View Full Version : chuck key

01-29-2006, 03:59 PM
I have a 10" atlas lathe. Today I needed to chuck up a bolt in my 4 jaw chuck and part the end off. The jaws were in the wrong way so insted of twisting my wrist off I used a 3/8 air ratchet with an adapter to 1/4 and a 3" extension. It worked great and made the whole job much easier. Just thought I'd check with you guys and see if doing this is a bad idea or not. Can't see what it would hurt but it never hurts to ask.

The Doctor
01-29-2006, 04:20 PM
Air ratchet no problem, air impact bad news.


01-29-2006, 04:21 PM
I guess it's a little late asking after the fact,I hope you didn't mess it up.

The tame Wolf !

01-29-2006, 04:29 PM
Damn, is your 4 jaw that dirty inside??

01-29-2006, 04:55 PM
<font face="Verdana, Arial" size="2">Originally posted by Millman:
Damn, is your 4 jaw that dirty inside??</font>

Yeah, mine are all relatively free spinning, even the new one. On my 18" I just hold the T-handle and spin it. Sounds like your backing plate isn't flat, had that problem with the first Bison I mounted. Once on the backing plate it was way to tight, I took it off and remachined the face of the backing plate using the carriage feed and a carbide tool, now the chuck spins easily.

-Christian D. Sokolowski

01-29-2006, 07:05 PM
<font face="Verdana, Arial" size="2">Originally posted by Millman:
Damn, is your 4 jaw that dirty inside??</font>

A few months ago we got a cal from a shop that makes rims, they had a 24" four jaw scroll chuck that was jammed and they wanted us to repair it. The operator had been using a air ratchet to open and close it, and had not been cleaning out the chips in between jobs. He had it jammed so good, we ended up having to put it up on the radial arm drill and drill and tap four holes on the front so that we could jack the the scroll off. We called them up and asked if they wanted to come see it so that maybe they would take some more care next time and not let it get so dirty, they weren't interested. Oh well I guess we won't mind fixing it again for them. http://bbs.homeshopmachinist.net//smile.gif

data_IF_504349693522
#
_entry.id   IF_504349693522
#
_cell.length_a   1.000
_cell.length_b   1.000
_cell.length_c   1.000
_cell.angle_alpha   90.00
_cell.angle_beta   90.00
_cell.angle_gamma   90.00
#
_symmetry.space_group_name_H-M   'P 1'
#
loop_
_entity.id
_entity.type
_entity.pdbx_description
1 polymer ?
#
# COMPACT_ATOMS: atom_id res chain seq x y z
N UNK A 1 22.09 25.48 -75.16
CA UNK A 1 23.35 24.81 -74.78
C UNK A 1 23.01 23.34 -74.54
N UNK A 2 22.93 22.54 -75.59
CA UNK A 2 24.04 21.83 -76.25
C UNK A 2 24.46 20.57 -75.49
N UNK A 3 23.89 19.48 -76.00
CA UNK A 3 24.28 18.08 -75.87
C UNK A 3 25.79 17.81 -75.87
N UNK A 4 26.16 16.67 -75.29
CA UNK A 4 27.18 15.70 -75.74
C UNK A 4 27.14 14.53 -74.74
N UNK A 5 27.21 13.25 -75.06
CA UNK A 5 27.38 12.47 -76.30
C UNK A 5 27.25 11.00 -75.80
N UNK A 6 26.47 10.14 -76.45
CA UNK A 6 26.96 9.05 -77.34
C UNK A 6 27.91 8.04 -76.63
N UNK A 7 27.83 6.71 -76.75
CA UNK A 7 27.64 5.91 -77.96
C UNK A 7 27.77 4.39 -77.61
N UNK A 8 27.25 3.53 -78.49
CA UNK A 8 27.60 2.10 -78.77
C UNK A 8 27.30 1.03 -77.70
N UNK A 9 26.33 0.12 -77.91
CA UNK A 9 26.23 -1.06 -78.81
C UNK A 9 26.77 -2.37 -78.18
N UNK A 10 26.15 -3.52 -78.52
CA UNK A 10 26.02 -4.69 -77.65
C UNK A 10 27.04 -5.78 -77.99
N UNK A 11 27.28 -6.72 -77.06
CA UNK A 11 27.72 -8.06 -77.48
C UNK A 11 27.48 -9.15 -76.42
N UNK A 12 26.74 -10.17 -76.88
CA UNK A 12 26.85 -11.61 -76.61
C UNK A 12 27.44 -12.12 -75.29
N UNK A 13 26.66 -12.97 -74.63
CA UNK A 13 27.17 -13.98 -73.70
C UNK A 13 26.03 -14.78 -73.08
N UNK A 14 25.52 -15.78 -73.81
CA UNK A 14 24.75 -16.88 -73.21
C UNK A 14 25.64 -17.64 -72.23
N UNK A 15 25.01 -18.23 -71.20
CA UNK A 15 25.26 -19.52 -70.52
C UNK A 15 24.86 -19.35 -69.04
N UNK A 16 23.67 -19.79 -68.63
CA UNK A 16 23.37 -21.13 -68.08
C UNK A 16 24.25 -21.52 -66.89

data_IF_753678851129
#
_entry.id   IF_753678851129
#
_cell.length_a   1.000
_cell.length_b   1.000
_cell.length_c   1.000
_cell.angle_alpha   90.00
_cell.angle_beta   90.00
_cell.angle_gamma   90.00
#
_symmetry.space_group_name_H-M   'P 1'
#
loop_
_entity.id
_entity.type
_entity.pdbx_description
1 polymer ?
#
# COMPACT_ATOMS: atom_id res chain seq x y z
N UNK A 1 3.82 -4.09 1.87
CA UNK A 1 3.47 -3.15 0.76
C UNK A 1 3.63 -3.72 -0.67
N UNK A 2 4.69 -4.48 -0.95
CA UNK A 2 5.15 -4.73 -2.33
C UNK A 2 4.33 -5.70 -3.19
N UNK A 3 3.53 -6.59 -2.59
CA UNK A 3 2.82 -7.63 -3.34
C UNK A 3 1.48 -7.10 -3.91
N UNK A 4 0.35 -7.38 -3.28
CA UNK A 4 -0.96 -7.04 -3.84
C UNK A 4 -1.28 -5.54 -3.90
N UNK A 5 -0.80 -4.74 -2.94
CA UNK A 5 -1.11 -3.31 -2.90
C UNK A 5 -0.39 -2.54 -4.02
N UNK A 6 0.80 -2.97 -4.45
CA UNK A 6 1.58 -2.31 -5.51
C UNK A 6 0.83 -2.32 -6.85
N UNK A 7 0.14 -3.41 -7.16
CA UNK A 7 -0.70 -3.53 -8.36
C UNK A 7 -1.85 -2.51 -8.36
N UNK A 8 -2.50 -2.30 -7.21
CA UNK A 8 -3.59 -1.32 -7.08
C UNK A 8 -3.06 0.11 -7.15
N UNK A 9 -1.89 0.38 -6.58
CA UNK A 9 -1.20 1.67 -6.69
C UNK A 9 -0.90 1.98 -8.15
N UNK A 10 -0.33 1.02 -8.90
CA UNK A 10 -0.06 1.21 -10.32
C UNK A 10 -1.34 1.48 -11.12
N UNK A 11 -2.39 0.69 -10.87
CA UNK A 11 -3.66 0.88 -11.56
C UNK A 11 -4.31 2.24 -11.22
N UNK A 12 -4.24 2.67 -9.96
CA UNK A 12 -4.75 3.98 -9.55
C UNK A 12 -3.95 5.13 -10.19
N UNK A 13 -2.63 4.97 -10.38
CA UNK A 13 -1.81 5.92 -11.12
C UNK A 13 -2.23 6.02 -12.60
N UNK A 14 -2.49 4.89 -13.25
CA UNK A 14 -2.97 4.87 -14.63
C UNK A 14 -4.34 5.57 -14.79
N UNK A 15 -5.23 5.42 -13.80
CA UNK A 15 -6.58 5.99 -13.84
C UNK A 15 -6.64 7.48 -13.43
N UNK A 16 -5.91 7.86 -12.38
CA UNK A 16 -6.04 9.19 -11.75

01-30-2006, 12:11 PM
Try using your cordless drill and a 1/4 - 20 bolt with a squared-off head. I have used this a couple of times to hone off a high spot on my three-jaw.

01-30-2006, 04:20 PM
Or use a air ratchet, if that dont work use an Impact, If that dont work use a 18" breaker bar,then a cheater on the bar, then get a new lathe 'couse you messed up the headstock.

But really, use the T wrench ,if that dont work well enough,FIND OUT WHY.

The tame Wolf !

02-01-2006, 04:19 PM
I have taken all the jaws out cleaned and reoiled it already but its still pretty tight. I can be turned with the T-handle but to run the jaws all the way out gets tiring. I'll have to see why its binding. Thanks for the constructive suggestions.

02-01-2006, 05:33 PM
Mine is actually "too loose".

It has what they call tool holder jaws too?

they are rounded and serrated and black. What the heck?

02-01-2006, 07:36 PM
Ok I was in the shop I checked out my chuck a little further. I removed the jaws and ran the screw in and out. The appear to turn smoothly and everthing is pretty clean. The chuck is one piece - no back plate. I tried sliding the jaws in without the screws and they are real tight. By hand I can't really move them without shoving real hard. Should I take a file to the slots in the chuck and see if there's any burs. I don't see any.